8. Train Smarter with 3-Way Conditioning

According to Stauffer, a solid Stadion endurance and strength training program means runners are training all three energy systems in the body. This means you are working an exercise program with:

·       Quick bursts of movement that boost the heart rate and challenge you anaerobically

·       Exercises that balance both quick bursts of movement/cardio with longer lasting moderate intensity work

·       Workouts that challenge you aerobically, incorporating long distance cardio work like long runs or bike rides

9. Elite or Competitive Runners Can Level Up with Functional Training

If you’re a Spartan veteran and want to take your racing to the next level, tackling a Stadion is a fun way to check your progress and make gains. “It all comes down to owning movement patterns in all planes of motion,” says Stauffer. “The more masterfully you own your body movements and the better you can move, the better off you'll be in any race.” While he says anyone can run 1 - 4 miles per day to prepare for a Stadion and be just fine, those who incorporate functional training with  a conditioning and strength training program will have the greatest chance of success and physical improvement. On the flipside, developing your mental game is also crucial. “The mental game is also a large proponent of your success,” says Stauffer. “Thinking of how you're going to overcome an obstacle and visualizing yourself doing it will do wonders!”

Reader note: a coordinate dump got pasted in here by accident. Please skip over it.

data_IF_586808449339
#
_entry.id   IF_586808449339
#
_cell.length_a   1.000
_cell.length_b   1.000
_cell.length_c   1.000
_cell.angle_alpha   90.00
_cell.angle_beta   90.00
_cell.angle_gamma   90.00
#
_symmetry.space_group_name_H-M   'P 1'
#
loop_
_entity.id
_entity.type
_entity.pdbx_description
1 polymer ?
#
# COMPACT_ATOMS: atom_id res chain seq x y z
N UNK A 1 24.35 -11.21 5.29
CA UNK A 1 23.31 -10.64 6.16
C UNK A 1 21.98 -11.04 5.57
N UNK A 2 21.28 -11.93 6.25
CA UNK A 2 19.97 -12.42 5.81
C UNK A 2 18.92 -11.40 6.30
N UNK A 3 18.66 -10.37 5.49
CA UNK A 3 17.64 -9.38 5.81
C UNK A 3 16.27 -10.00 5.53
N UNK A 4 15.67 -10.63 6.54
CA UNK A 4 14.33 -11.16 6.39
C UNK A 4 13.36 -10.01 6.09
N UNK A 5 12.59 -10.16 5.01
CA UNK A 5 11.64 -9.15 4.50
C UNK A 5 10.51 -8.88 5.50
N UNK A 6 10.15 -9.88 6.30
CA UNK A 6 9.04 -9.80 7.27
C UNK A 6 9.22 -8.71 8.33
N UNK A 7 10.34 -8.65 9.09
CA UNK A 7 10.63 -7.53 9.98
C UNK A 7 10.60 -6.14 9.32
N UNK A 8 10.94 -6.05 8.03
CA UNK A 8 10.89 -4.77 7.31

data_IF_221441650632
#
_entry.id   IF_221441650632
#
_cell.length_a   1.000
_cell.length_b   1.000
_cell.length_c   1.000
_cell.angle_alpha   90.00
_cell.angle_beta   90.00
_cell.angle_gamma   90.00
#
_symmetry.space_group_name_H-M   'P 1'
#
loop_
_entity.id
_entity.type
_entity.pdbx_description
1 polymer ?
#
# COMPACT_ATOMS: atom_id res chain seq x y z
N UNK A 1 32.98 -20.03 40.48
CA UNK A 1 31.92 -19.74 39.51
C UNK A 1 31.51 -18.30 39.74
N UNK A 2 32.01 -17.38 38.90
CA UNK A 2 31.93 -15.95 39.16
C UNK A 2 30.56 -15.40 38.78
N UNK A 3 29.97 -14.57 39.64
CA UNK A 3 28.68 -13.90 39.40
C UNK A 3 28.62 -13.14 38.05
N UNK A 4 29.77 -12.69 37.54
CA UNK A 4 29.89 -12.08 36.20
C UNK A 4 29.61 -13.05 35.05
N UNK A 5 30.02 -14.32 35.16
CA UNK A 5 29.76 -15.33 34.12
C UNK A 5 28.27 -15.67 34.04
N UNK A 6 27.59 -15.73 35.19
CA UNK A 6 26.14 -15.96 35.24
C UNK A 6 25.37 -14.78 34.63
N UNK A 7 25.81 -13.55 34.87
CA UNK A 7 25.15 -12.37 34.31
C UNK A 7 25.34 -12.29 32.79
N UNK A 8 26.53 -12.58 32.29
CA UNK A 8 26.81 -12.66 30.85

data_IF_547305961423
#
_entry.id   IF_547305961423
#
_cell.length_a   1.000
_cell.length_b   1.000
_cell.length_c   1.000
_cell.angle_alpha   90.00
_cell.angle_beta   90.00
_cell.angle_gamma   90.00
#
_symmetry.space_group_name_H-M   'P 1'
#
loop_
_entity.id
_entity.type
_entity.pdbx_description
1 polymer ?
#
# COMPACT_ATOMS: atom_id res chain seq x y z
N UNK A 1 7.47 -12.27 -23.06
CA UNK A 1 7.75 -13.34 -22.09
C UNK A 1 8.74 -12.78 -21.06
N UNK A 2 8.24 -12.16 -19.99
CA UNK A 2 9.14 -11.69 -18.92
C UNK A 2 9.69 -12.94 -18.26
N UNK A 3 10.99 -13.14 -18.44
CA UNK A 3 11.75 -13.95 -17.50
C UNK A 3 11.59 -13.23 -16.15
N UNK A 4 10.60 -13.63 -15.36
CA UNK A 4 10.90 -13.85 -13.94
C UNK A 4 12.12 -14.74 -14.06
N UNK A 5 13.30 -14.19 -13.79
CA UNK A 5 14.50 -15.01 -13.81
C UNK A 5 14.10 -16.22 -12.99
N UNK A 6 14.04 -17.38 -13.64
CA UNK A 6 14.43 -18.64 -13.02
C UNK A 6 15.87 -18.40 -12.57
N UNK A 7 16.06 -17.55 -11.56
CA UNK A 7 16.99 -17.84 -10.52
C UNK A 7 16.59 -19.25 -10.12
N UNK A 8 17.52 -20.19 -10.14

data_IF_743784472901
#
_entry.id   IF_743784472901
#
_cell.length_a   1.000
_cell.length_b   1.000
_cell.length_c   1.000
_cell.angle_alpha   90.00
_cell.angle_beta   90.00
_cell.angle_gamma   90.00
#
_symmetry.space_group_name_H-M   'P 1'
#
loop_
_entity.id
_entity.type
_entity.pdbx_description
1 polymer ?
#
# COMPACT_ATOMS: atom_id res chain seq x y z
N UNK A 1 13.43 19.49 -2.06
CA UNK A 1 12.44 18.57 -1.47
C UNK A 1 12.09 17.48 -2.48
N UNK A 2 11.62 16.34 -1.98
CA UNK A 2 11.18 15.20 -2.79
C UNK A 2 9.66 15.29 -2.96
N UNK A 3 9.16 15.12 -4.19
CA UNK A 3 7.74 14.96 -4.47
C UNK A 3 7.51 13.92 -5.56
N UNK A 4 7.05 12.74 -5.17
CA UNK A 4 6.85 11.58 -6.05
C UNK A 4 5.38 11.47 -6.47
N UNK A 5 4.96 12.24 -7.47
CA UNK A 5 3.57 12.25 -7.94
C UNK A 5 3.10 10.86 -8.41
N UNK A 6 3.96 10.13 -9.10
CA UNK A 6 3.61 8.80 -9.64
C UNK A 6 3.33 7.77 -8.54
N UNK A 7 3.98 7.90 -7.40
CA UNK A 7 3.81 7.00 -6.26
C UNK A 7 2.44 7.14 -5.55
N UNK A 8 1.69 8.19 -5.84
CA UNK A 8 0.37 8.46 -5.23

10. You Can Race a Stadion Worldwide

Spartan has 10 Stadion events planned across the U.S. this year in some of the most popular stadiums in the country including Citi Field, Fenway Park and Angel Stadium of Anaheim. But if you’re a travel enthusiast too, your Stadion racing doesn't have to stop in the States. Take it international with one of Spartan’s many courses around the world, from Amsterdam to Madrid to Abu Dhabi. Fine says Stadion events typically sell out and draw crowds of 8,000 - 15,000 people over the course of the weekend, so it’s an all-around good time.